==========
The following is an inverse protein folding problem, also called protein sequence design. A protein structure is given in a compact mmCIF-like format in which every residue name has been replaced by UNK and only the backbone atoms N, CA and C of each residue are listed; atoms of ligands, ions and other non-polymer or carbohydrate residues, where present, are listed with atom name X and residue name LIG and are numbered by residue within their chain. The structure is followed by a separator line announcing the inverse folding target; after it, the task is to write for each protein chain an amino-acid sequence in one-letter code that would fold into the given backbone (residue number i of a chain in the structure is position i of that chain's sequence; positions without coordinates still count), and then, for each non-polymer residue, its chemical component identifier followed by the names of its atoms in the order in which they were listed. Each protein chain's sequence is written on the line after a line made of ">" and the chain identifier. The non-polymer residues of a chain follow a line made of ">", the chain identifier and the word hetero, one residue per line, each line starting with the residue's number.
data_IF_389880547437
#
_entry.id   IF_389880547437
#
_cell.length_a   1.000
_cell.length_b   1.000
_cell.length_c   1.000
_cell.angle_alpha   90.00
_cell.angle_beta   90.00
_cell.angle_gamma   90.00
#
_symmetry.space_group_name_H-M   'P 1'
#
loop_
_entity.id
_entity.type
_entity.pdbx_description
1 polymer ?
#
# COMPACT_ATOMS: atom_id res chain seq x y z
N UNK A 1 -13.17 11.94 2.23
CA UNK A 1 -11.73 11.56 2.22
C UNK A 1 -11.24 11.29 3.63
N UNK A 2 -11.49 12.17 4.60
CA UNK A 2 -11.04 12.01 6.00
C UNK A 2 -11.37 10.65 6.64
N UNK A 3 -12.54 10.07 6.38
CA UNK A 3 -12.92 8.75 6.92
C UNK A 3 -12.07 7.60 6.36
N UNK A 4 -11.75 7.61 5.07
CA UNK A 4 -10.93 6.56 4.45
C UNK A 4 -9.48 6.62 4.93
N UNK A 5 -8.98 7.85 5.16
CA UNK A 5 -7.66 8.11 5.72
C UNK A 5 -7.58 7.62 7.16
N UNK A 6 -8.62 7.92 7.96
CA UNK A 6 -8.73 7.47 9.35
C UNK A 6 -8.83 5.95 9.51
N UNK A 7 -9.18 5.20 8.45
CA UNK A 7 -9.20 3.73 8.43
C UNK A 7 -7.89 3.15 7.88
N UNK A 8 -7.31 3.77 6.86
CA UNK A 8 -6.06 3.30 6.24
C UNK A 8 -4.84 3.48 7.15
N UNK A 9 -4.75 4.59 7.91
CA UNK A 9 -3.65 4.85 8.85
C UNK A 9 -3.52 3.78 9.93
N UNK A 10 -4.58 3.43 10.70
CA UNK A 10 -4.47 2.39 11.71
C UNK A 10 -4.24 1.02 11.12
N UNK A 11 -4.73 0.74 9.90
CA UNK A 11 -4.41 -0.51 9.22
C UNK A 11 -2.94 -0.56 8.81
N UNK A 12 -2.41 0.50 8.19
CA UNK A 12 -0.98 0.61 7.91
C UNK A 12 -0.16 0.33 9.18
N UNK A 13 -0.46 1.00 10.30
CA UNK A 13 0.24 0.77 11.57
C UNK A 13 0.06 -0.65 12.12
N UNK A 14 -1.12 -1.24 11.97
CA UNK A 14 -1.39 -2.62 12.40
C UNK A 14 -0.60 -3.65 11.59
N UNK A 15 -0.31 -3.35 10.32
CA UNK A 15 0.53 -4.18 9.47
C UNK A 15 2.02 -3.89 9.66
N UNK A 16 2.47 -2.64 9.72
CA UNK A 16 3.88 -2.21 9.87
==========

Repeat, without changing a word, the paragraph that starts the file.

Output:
The following is an inverse protein folding problem, also called protein sequence design. A protein structure is given in a compact mmCIF-like format in which every residue name has been replaced by UNK and only the backbone atoms N, CA and C of each residue are listed; atoms of ligands, ions and other non-polymer or carbohydrate residues, where present, are listed with atom name X and residue name LIG and are numbered by residue within their chain. The structure is followed by a separator line announcing the inverse folding target; after it, the task is to write for each protein chain an amino-acid sequence in one-letter code that would fold into the given backbone (residue number i of a chain in the structure is position i of that chain's sequence; positions without coordinates still count), and then, for each non-polymer residue, its chemical component identifier followed by the names of its atoms in the order in which they were listed. Each protein chain's sequence is written on the line after a line made of ">" and the chain identifier. The non-polymer residues of a chain follow a line made of ">", the chain identifier and the word hetero, one residue per line, each line starting with the residue's number.